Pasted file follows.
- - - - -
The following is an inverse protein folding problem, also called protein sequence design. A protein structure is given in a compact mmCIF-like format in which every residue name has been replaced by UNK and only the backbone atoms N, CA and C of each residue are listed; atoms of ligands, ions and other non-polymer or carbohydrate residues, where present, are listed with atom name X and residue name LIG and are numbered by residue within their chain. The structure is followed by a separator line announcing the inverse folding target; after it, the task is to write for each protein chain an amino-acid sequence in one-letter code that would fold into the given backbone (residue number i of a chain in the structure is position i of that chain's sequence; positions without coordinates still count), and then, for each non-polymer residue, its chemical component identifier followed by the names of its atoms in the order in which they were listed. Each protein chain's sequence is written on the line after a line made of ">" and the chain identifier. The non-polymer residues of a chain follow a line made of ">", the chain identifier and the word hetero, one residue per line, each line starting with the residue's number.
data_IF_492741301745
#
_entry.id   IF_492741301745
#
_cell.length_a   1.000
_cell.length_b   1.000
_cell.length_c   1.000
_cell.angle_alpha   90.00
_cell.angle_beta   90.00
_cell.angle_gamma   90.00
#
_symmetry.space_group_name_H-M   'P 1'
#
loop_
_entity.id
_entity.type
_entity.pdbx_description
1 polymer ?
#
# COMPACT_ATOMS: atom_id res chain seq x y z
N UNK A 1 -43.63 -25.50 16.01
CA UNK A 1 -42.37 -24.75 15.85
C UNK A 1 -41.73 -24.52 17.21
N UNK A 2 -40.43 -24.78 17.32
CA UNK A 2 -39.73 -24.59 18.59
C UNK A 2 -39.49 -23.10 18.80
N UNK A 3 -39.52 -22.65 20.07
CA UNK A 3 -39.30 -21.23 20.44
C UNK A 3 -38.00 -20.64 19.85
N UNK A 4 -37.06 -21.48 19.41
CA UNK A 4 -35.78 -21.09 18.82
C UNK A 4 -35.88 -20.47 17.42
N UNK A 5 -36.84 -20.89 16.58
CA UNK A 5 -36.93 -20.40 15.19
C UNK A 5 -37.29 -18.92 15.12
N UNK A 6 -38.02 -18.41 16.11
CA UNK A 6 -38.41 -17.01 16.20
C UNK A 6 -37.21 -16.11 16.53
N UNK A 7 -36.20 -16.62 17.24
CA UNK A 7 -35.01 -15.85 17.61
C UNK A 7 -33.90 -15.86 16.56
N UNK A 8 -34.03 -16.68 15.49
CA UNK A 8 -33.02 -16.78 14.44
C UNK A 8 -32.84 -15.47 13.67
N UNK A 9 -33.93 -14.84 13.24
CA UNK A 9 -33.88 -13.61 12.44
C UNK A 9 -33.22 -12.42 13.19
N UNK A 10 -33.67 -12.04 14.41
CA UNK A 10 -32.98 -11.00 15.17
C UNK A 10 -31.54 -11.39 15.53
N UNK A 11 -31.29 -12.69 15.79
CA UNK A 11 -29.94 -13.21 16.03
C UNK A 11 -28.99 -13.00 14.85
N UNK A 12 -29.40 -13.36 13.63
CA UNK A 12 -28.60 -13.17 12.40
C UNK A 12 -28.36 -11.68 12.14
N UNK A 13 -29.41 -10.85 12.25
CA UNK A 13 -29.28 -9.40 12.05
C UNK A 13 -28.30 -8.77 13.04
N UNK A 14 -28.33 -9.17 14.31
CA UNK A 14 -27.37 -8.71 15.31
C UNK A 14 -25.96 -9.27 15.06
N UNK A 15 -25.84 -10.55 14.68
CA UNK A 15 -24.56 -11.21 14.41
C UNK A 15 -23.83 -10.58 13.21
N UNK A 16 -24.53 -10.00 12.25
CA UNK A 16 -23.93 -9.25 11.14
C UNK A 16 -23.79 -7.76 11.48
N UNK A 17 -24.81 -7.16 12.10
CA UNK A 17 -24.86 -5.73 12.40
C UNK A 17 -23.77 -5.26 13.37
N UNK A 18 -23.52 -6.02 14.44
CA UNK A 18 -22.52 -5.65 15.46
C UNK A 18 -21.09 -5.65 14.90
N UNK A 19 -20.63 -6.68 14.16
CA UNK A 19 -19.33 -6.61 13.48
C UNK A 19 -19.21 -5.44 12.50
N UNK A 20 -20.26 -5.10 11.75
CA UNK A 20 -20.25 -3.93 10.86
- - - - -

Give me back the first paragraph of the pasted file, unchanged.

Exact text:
The following is an inverse protein folding problem, also called protein sequence design. A protein structure is given in a compact mmCIF-like format in which every residue name has been replaced by UNK and only the backbone atoms N, CA and C of each residue are listed; atoms of ligands, ions and other non-polymer or carbohydrate residues, where present, are listed with atom name X and residue name LIG and are numbered by residue within their chain. The structure is followed by a separator line announcing the inverse folding target; after it, the task is to write for each protein chain an amino-acid sequence in one-letter code that would fold into the given backbone (residue number i of a chain in the structure is position i of that chain's sequence; positions without coordinates still count), and then, for each non-polymer residue, its chemical component identifier followed by the names of its atoms in the order in which they were listed. Each protein chain's sequence is written on the line after a line made of ">" and the chain identifier. The non-polymer residues of a chain follow a line made of ">", the chain identifier and the word hetero, one residue per line, each line starting with the residue's number.